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dc.contributor.authorPeel, Sean
dc.date.accessioned2018-09-17T15:49:05Z
dc.date.available2018-09-17T15:49:05Z
dc.date.issued2018
dc.identifier.urihttp://hdl.handle.net/10369/10064
dc.descriptionPhD Thesis - School of Art & Designen_US
dc.description.abstractThis research identified drivers and barriers to routine National Health Service (NHS) adoption of Computer Aided Design (CAD) and Additive Manufacturing (AM) for the production of patient-specific devices. It proposed and verified a design process intervention, which aimed to overcome the most important barriers and better exploit the drivers. The data generated and recorded in this work spanned qualitative and quantitative findings from fourteen real-world clinical case studies, a fully-realised structure for a Quality Management System (QMS), prototyping of a design intervention in a paper-based format, and verification of its intended impacts with three users across commercial and clinical contexts. Key barriers to routine adoption were identified as being the nature of existing publications, evolving regulatory requirements, poor awareness of design or design control, and inconsistent approaches to procuring custom devices. The literature featured necessarily short clinical follow-up, and often reported on design and fabrication methods in very poor detail – to the detriment of reproducibility. Health economics evidence was scarce. In the short to medium term future, new regulatory requirements will compel all institutions, including hospitals, to implement a Quality Management System for the design of medical devices. As such, generalisable procedures, forms, and records for compliance with the BS EN ISO 13485 quality standard were devised, and used as the foundation of the design intervention. The QMS-led design intervention form aimed to: create fully-populated product requirements lists before commencing modelling; introduce project management, identification, traceability, review, verification, and feedback activities; improve the confidence and experience of the designer or acting designer; and prompt record keeping in-line with the requirements of ISO 13485. It achieved all of these aims, at least as far as could be ascertained within the research constraints. Further expansion and verification of the framework is required in future – across different specific surgeries and across more users.en_US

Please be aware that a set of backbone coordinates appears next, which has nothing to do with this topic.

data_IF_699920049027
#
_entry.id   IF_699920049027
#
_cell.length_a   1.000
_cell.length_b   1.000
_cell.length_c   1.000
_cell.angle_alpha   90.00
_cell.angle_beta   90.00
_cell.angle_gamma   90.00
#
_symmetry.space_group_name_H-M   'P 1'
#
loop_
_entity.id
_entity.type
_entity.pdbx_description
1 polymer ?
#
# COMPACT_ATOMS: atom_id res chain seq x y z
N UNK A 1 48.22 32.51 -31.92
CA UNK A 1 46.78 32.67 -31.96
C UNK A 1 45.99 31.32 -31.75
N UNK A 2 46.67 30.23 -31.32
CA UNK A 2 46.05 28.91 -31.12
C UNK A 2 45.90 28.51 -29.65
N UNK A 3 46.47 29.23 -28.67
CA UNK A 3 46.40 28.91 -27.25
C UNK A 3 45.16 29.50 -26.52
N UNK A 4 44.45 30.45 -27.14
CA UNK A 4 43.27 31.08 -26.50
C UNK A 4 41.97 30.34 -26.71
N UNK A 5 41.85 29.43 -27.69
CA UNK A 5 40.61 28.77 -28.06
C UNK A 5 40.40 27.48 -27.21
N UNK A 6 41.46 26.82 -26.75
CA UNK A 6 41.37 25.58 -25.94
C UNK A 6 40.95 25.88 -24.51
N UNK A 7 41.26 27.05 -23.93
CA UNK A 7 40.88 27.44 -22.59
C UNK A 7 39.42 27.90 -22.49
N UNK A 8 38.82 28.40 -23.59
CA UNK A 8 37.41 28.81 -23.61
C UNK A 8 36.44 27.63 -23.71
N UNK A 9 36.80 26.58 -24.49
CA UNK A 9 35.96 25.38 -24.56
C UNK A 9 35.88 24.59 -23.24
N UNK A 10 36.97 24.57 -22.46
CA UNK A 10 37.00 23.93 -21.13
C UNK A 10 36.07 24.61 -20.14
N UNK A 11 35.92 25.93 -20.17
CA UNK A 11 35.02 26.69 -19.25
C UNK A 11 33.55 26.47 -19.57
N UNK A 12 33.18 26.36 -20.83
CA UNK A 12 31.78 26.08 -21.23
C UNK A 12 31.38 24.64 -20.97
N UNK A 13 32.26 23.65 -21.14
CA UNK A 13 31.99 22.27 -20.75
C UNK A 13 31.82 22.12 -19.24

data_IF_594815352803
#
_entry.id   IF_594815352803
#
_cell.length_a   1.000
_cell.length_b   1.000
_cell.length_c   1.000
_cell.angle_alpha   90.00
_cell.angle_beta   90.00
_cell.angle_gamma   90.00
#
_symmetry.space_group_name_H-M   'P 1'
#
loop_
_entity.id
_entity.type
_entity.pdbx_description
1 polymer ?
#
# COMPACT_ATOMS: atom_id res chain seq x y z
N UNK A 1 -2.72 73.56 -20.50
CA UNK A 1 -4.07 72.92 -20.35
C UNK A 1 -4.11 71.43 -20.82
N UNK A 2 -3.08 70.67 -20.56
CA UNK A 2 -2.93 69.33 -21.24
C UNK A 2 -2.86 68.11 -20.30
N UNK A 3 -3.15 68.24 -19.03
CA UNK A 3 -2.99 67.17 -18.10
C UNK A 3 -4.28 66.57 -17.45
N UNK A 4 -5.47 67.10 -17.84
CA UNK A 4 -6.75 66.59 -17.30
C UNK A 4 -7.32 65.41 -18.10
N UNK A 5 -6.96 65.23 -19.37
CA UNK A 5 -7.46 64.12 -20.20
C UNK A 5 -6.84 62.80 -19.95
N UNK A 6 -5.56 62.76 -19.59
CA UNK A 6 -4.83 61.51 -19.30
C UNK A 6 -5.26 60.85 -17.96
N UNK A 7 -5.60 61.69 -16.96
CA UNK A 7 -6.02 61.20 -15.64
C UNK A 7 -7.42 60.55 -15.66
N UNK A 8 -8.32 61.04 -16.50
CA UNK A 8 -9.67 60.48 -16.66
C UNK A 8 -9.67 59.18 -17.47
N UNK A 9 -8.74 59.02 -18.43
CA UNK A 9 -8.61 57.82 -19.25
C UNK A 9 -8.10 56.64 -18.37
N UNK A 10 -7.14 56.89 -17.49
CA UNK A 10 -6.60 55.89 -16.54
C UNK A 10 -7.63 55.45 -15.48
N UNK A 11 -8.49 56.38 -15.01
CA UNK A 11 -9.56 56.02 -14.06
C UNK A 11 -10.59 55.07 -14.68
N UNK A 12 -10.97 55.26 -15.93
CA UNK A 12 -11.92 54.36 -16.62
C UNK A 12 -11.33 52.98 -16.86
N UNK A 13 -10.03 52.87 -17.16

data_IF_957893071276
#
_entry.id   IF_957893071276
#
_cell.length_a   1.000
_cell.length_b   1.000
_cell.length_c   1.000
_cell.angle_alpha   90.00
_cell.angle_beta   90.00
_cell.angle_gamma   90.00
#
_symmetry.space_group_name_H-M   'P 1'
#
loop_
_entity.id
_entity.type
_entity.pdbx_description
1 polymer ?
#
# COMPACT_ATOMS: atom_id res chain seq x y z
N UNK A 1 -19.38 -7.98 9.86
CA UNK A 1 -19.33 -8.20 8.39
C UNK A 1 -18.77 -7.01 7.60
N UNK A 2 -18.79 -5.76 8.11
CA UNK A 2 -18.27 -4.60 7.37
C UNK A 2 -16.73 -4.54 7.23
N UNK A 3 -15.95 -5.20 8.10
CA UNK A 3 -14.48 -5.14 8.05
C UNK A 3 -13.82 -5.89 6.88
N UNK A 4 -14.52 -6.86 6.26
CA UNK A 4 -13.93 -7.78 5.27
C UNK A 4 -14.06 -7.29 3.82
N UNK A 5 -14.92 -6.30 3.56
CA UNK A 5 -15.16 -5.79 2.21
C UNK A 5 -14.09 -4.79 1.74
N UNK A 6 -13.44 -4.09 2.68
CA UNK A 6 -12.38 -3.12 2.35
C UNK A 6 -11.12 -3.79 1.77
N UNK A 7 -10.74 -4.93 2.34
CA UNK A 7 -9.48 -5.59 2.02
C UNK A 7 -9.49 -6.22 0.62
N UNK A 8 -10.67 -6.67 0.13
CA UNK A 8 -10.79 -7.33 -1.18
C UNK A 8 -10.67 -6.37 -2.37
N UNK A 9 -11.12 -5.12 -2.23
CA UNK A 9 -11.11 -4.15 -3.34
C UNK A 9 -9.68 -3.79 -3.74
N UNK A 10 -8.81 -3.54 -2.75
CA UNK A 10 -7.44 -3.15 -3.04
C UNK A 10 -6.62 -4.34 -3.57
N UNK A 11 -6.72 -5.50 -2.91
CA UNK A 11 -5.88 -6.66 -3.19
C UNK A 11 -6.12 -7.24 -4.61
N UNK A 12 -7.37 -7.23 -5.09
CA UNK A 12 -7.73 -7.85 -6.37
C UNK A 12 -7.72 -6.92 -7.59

dc.language.isoenen_US
dc.publisherCardiff Metropolitan Universityen_US
dc.titleA New Design Process Intervention to Promote Efficient, Evidenced, and Safe Development of Patient-Specific Implants and Guidesen_US
dc.typeThesisen_US
rioxxterms.versionAOen_US


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